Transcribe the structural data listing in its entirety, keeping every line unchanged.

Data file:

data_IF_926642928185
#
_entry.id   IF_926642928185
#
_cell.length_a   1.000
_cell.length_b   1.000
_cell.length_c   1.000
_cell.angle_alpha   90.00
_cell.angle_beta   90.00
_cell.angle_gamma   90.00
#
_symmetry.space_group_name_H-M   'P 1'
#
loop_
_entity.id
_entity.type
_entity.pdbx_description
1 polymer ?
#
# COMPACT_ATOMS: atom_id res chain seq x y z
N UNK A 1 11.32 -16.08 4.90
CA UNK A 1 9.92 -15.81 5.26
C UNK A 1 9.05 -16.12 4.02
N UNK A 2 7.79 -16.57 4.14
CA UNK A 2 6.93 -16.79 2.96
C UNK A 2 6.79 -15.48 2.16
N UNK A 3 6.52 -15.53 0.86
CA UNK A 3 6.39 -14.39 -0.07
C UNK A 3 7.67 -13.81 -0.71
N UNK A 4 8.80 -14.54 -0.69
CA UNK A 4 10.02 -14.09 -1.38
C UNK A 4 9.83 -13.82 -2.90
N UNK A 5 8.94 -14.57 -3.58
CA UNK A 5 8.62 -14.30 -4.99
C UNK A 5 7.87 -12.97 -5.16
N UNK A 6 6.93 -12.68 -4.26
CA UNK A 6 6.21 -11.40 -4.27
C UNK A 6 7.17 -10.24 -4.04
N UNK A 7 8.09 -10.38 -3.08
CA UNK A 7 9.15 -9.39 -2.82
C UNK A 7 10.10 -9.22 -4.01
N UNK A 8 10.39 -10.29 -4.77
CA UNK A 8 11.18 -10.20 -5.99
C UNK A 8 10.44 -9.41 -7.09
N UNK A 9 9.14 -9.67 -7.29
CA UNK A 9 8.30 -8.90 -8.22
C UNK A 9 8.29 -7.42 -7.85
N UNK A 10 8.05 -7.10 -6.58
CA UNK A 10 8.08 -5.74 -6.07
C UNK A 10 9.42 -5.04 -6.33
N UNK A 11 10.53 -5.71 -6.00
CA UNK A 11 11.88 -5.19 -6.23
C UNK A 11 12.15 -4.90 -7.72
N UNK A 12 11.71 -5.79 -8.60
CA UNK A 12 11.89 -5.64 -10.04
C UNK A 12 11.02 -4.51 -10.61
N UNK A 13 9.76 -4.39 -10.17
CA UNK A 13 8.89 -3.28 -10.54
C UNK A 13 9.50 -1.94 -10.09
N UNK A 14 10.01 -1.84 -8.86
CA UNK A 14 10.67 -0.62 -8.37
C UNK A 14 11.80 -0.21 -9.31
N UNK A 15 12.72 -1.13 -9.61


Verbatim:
data_IF_926642928185
#
_entry.id   IF_926642928185
#
_cell.length_a   1.000
_cell.length_b   1.000
_cell.length_c   1.000
_cell.angle_alpha   90.00
_cell.angle_beta   90.00
_cell.angle_gamma   90.00
#
_symmetry.space_group_name_H-M   'P 1'
#
loop_
_entity.id
_entity.type
_entity.pdbx_description
1 polymer ?
#
# COMPACT_ATOMS: atom_id res chain seq x y z
N UNK A 1 11.32 -16.08 4.90
CA UNK A 1 9.92 -15.81 5.26
C UNK A 1 9.05 -16.12 4.02
N UNK A 2 7.79 -16.57 4.14
CA UNK A 2 6.93 -16.79 2.96
C UNK A 2 6.79 -15.48 2.16
N UNK A 3 6.52 -15.53 0.86
CA UNK A 3 6.39 -14.39 -0.07
C UNK A 3 7.67 -13.81 -0.71
N UNK A 4 8.80 -14.54 -0.69
CA UNK A 4 10.02 -14.09 -1.38
C UNK A 4 9.83 -13.82 -2.90
N UNK A 5 8.94 -14.57 -3.58
CA UNK A 5 8.62 -14.30 -4.99
C UNK A 5 7.87 -12.97 -5.16
N UNK A 6 6.93 -12.68 -4.26
CA UNK A 6 6.21 -11.40 -4.27
C UNK A 6 7.17 -10.24 -4.04
N UNK A 7 8.09 -10.38 -3.08
CA UNK A 7 9.15 -9.39 -2.82
C UNK A 7 10.10 -9.22 -4.01
N UNK A 8 10.39 -10.29 -4.77
CA UNK A 8 11.18 -10.20 -5.99
C UNK A 8 10.44 -9.41 -7.09
N UNK A 9 9.14 -9.67 -7.29
CA UNK A 9 8.30 -8.90 -8.22
C UNK A 9 8.29 -7.42 -7.85
N UNK A 10 8.05 -7.10 -6.58
CA UNK A 10 8.08 -5.74 -6.07
C UNK A 10 9.42 -5.04 -6.33
N UNK A 11 10.53 -5.71 -6.00
CA UNK A 11 11.88 -5.19 -6.23
C UNK A 11 12.15 -4.90 -7.72
N UNK A 12 11.71 -5.79 -8.60
CA UNK A 12 11.89 -5.64 -10.04
C UNK A 12 11.02 -4.51 -10.61
N UNK A 13 9.76 -4.39 -10.17
CA UNK A 13 8.89 -3.28 -10.54
C UNK A 13 9.50 -1.94 -10.09
N UNK A 14 10.01 -1.84 -8.86
CA UNK A 14 10.67 -0.62 -8.37
C UNK A 14 11.80 -0.21 -9.31
N UNK A 15 12.72 -1.13 -9.61